A review by Anthony Linden Jones is in the Summer Edition of Music Forum Magazine. Yet another positive review of Hymnarium.
Prog Archives, THE prog rock resource on the web, has a couple of rave reviews of Hymnarium. Read them here. There's also a review of Resonaxis' self-titled debut CD. 5 out of 5. Not bad! Read it here.
St James Church is the oldest church in the centre of the Australian city, Sydney. The church in King Street was built in 1824. The organ there was first played in 1827. In 1870 the organ was modernized and enlarged. This huge pipe organ is the trump card of the Sydney based group Resonaxis. I can’t recall another (Prog) band that uses a real pipe organ in the instrumental lineup.
Resonaxis is the brainchild of Brooke Shelley. Trained at Sydney Conservatorium of Music, she wanted to combine music from the Renaissance and the Baroque with contemporary metal, jazz and symphonic rock. She is responsible for the music and the texts on this album. She is inspired by ancient hymns, motets, psalms and chants, among others. Occasionally the band reminds me of their compatriots Dead Can Dance, but apart from that, there are few references.
Prog with a secular church organ might make many fall off their chairs. The mix of styles, the great performance and impressive production ensure that we are dealing here with a unique piece symphonic rock in the purest sense of the word. The church organ has a clear role in each number. Sometimes this is more in the background, as in the sturdy Dustward and on other numbers it takes the lead. Take the majestic Wachet Auf, where the organ comes beautifully into prominence. David Drury lets the organ rip and the church shakes on his foundations. This number must be turned up and played as loudly as possible! The combination of singing, organ and a wonderful solo riff on guitar are of rare beauty. In the uptempo Mysterium the organ sounds sometimes almost serene, and then again enormously bombastic. Great how Drury opens all registers and, with bombastic chords, gives the music a huge boost.
The voice of Brooke Shelley is unusual. Not everyone will perhaps appreciate its classical technique. In the opener Monsignor Loss the voice takes a back seat. On the other hand, when you hear how she knows how to tackle vocally for instance Chorus Angelorum, admiration is well-deserved. Her high notes in combination with the searing organ in the very proggy Deathdamp Allemande are magnificent. When she sings softly and subdued, her voice sounds beautifully fragile. The fact is that it fits this music excellently and one needs to listen to the whole thing many times to estimate its true value.
The rest of the musicians take more of a background role. Guitarist Richard Hundy plays fantastic riffs and also knows also knows his way around a solo excellently. His edgy solo in Dustward cries out for an encore. Also bassist Adam Bodkin know how to weave his bass lines expertly through the whole.
In the interview I had with singer Brooke Shelley, she mentioned how difficult this album was to mix. When you listen very attentively, you indeed hear that the guitar is not on the level of the rest, but this is hardly disturbing. The priority happily remains the organ. The unique church acoustics are fortunately preserved and the pipe organ has retained its original resonance. And how cool that sounds! A unique album that the deserves to be (frequently) listened to.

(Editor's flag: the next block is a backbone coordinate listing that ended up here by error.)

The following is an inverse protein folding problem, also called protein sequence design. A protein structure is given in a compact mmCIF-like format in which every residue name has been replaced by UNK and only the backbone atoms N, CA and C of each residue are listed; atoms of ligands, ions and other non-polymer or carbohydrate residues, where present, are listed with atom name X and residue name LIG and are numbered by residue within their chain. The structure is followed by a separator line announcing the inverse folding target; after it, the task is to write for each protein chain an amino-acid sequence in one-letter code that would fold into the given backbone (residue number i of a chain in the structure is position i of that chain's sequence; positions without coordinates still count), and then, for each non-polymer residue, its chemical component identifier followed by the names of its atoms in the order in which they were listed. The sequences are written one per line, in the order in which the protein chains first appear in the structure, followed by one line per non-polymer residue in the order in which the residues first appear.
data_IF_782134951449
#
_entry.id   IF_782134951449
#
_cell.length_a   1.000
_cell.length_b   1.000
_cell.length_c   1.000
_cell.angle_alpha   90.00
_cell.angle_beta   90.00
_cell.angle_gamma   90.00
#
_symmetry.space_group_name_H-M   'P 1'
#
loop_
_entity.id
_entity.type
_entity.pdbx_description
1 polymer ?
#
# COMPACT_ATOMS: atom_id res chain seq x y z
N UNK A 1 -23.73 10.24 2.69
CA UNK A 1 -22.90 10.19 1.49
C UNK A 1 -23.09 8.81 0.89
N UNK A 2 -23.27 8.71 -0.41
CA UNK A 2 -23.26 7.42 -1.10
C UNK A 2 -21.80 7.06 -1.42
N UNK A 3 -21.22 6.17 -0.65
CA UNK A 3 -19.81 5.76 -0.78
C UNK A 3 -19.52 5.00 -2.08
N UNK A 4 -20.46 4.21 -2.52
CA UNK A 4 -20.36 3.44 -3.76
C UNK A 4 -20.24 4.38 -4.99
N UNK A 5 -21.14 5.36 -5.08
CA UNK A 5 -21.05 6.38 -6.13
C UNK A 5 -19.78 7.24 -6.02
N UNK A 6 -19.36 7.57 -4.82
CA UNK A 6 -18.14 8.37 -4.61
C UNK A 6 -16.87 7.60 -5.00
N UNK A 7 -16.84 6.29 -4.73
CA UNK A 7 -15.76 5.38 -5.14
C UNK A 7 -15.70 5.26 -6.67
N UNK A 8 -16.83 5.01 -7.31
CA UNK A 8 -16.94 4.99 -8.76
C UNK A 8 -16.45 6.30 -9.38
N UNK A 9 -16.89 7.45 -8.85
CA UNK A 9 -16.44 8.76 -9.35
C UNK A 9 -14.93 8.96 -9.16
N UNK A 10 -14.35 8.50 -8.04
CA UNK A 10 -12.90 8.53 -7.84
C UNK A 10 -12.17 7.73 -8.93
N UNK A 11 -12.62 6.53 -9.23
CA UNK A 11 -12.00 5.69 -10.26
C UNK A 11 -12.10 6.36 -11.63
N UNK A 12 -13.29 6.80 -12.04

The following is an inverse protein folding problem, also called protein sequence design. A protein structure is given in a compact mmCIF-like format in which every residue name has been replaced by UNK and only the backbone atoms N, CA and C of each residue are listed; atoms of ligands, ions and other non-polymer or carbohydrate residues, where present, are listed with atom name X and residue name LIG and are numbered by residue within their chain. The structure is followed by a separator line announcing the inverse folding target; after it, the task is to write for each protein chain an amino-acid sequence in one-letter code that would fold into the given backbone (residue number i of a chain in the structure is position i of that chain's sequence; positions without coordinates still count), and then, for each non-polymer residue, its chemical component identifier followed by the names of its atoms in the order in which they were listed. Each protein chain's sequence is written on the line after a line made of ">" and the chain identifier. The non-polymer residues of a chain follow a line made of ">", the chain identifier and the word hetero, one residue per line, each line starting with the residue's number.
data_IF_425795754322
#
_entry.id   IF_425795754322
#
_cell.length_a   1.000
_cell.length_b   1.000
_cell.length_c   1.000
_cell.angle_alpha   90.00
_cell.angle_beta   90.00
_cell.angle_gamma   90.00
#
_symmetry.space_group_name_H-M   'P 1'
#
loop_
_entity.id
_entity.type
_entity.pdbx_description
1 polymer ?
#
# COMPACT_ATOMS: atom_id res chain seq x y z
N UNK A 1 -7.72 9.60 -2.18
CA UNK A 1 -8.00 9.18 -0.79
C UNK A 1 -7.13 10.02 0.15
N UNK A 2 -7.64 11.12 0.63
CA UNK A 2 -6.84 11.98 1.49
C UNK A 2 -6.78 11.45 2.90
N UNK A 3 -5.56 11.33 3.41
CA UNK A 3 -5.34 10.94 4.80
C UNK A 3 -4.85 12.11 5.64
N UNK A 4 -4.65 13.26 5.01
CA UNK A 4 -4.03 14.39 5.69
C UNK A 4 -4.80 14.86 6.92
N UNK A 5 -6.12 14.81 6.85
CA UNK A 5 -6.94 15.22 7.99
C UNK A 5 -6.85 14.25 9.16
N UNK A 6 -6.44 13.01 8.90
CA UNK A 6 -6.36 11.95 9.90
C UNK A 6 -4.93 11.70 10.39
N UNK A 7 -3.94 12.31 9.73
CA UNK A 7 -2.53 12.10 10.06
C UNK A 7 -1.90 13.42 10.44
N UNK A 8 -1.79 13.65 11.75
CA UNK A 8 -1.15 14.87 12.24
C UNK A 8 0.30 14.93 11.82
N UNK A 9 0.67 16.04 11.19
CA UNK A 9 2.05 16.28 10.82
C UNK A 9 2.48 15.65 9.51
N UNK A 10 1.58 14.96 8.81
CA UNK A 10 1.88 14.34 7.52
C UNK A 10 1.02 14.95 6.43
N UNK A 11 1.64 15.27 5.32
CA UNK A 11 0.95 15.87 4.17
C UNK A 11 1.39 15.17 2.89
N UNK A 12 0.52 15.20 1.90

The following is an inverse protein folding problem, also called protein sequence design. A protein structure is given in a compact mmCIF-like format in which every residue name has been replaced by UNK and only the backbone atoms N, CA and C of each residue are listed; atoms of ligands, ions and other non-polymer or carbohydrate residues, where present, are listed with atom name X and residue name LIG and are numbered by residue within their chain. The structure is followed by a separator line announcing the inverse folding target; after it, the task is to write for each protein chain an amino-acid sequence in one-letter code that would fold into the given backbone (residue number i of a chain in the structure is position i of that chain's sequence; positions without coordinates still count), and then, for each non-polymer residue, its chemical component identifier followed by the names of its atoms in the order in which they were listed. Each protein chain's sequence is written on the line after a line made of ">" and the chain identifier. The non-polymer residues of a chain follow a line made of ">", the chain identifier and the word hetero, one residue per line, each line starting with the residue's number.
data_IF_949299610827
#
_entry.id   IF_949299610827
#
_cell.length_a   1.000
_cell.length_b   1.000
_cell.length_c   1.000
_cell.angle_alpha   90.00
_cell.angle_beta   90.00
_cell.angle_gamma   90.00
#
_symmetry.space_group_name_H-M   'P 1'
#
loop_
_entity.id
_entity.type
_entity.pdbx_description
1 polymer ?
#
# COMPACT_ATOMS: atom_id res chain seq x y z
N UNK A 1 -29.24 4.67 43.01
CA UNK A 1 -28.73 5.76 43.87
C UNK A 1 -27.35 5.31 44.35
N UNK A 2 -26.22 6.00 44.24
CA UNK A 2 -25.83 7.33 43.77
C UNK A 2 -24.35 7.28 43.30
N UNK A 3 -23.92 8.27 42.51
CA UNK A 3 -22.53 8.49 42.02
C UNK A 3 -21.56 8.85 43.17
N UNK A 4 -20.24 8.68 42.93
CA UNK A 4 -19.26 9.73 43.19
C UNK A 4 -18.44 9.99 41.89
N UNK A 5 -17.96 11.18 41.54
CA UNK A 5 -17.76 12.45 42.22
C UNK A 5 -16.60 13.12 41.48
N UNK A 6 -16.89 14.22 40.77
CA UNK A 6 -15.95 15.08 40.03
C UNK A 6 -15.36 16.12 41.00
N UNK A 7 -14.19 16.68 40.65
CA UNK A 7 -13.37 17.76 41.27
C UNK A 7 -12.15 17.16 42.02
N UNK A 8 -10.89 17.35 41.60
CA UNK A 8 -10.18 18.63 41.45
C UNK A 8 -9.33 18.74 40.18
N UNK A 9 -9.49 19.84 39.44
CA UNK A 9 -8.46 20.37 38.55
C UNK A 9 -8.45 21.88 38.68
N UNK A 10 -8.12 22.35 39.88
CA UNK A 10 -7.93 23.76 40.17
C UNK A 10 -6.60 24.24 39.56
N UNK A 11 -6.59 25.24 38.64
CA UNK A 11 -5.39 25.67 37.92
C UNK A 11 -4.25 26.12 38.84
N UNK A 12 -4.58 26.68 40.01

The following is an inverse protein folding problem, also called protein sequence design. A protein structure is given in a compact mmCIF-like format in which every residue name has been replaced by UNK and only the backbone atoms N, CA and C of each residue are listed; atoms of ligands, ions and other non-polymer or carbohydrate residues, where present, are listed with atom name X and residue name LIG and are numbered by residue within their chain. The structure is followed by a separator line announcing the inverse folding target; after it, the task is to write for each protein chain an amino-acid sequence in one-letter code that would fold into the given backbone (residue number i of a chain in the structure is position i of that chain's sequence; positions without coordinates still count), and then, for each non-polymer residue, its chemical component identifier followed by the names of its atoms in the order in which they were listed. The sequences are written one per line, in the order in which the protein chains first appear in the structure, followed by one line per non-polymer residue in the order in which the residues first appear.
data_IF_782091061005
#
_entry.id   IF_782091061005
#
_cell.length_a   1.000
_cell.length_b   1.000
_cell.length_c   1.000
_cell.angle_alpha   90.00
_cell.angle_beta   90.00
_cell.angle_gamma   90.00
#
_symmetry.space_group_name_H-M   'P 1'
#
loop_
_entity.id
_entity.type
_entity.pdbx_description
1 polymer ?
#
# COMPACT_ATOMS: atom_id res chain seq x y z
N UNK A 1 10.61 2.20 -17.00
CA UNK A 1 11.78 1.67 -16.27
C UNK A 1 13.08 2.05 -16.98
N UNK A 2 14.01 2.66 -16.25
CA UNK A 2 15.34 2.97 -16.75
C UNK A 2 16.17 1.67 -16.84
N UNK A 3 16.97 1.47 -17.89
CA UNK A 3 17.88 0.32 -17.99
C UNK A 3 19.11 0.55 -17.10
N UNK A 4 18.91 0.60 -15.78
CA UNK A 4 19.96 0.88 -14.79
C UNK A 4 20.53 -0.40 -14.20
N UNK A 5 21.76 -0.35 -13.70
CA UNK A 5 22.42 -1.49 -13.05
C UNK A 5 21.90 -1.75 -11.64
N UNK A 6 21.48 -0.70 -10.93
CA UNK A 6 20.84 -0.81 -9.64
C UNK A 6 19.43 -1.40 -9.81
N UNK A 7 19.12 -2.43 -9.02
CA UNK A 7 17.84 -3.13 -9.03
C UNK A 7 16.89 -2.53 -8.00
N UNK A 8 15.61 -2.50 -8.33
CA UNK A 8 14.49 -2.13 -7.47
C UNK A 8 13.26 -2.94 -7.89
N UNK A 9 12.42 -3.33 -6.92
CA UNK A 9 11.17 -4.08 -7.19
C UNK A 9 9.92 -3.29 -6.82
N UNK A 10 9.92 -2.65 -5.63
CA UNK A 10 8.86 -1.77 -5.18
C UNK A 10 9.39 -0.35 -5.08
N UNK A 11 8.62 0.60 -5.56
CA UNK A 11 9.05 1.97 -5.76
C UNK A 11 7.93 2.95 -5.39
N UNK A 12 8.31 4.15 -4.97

Maarten Goossensen, Progwereld, March 2013
Translated by Josie Ryan
Maarten Goossensen Interview with Brooke Shelley, March 2013
Could you introduce the band to our readers? Could you tell us about the history of the band?
At present, the band is David Drury (Organ), Matt Roberts (Drums), Richard Hundy (Guitar), Adam Bodkin (Bass) and me, Brooke Shelley (vocals).
The idea for the band came about when I was listening to David Drury improvise on the organ at St James’ Church, King Street Sydney. What he was doing needed to be experienced (I thought) by more than churchgoers on Sunday mornings – what better way to bring it out of the church and to the general public than via a rock band? David introduced me to his nephew, Matt Roberts, who is a drummer and programmer, and Matt expressed an interest in joining a group with David. I had already done some work with guitarist Michael Sheridan because we were both students in Composition at the Sydney Conservatorium of Music, so it was only natural I asked him to play guitars for the group. Michael left the band in 2010 and we had to find another guitarist, which wasn’t easy. As we had already started recording Hymnarium at that stage, the engineer, Richard Hundy, was familiar with the sound and direction of the album. Little did I know he played guitar, so he offered to step in. Adam Bodkin (bass) was recommended by Matt because they play together in the Frank Zappa cover band, Petulant Frenzy.
As far as I know, you’re the only band using a pipe organ. Could you tell me something about that instrument, and how you came to use it? Was it difficult to get permission to use it?
David Drury is the reason we use pipe organ in the band. He’s such a talented musician and I wanted to work on a way to bring his talents to a wider audience. It hasn’t been difficult getting permission to use organs in Sydney because David is somewhat of an organ celebrity here. Once we explain David’s playing, it all seems to be OK!
Do you practice with the organ as a full band?
Unfortunately, no. It’s difficult – near impossible – to find a space in which we can practice that has an organ. When we practice for a gig (which we’ll be doing soon for a concert in June), we practice as a group with David playing keyboard. We have to wait until we’re set up in the space (usually a church) until we can run through everything with the organ. We all have to adapt quickly.